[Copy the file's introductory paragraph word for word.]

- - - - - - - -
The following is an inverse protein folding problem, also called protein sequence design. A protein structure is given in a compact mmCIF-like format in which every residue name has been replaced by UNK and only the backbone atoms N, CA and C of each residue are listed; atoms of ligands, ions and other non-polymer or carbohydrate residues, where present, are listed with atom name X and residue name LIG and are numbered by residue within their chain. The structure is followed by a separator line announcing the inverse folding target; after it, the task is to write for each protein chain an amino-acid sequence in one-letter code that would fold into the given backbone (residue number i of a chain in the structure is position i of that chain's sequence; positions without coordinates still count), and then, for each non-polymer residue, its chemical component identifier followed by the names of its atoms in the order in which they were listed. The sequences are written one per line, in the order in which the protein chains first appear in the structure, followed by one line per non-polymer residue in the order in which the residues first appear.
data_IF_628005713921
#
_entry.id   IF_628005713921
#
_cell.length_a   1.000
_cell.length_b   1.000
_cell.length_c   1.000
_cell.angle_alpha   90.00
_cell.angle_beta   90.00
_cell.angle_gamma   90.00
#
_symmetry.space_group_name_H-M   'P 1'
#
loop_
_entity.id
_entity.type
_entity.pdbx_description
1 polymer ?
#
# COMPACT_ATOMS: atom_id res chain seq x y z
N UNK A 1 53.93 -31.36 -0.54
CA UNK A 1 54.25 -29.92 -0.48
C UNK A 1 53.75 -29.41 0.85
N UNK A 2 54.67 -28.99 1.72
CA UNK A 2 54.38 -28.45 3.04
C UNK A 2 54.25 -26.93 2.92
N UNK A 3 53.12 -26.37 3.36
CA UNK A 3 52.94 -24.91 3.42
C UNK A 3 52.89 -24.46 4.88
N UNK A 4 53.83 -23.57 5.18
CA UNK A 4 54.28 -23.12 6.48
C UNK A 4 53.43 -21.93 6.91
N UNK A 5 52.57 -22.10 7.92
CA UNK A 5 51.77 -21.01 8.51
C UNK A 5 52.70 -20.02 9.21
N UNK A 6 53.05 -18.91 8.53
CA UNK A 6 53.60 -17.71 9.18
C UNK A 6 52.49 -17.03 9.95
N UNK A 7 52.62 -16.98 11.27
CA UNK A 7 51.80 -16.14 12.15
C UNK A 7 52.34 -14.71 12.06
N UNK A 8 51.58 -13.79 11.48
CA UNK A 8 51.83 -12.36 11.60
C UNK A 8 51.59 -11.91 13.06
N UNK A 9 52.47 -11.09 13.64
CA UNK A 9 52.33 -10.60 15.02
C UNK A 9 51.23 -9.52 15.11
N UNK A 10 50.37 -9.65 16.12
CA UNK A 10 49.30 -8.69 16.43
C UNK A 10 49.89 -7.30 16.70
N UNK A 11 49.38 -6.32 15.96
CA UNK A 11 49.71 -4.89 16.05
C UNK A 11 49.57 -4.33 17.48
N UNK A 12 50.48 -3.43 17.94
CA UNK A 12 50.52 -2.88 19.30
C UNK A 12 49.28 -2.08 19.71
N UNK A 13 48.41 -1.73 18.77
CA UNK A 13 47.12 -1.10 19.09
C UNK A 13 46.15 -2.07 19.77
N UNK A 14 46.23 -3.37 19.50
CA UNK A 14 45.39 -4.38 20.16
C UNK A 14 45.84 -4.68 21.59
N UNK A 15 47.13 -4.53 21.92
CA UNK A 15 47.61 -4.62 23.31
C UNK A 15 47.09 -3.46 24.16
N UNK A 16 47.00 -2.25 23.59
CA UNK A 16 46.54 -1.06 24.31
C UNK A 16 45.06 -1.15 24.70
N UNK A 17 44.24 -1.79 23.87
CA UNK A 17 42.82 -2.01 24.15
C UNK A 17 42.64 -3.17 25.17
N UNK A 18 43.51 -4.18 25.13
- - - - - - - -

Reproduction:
The following is an inverse protein folding problem, also called protein sequence design. A protein structure is given in a compact mmCIF-like format in which every residue name has been replaced by UNK and only the backbone atoms N, CA and C of each residue are listed; atoms of ligands, ions and other non-polymer or carbohydrate residues, where present, are listed with atom name X and residue name LIG and are numbered by residue within their chain. The structure is followed by a separator line announcing the inverse folding target; after it, the task is to write for each protein chain an amino-acid sequence in one-letter code that would fold into the given backbone (residue number i of a chain in the structure is position i of that chain's sequence; positions without coordinates still count), and then, for each non-polymer residue, its chemical component identifier followed by the names of its atoms in the order in which they were listed. The sequences are written one per line, in the order in which the protein chains first appear in the structure, followed by one line per non-polymer residue in the order in which the residues first appear.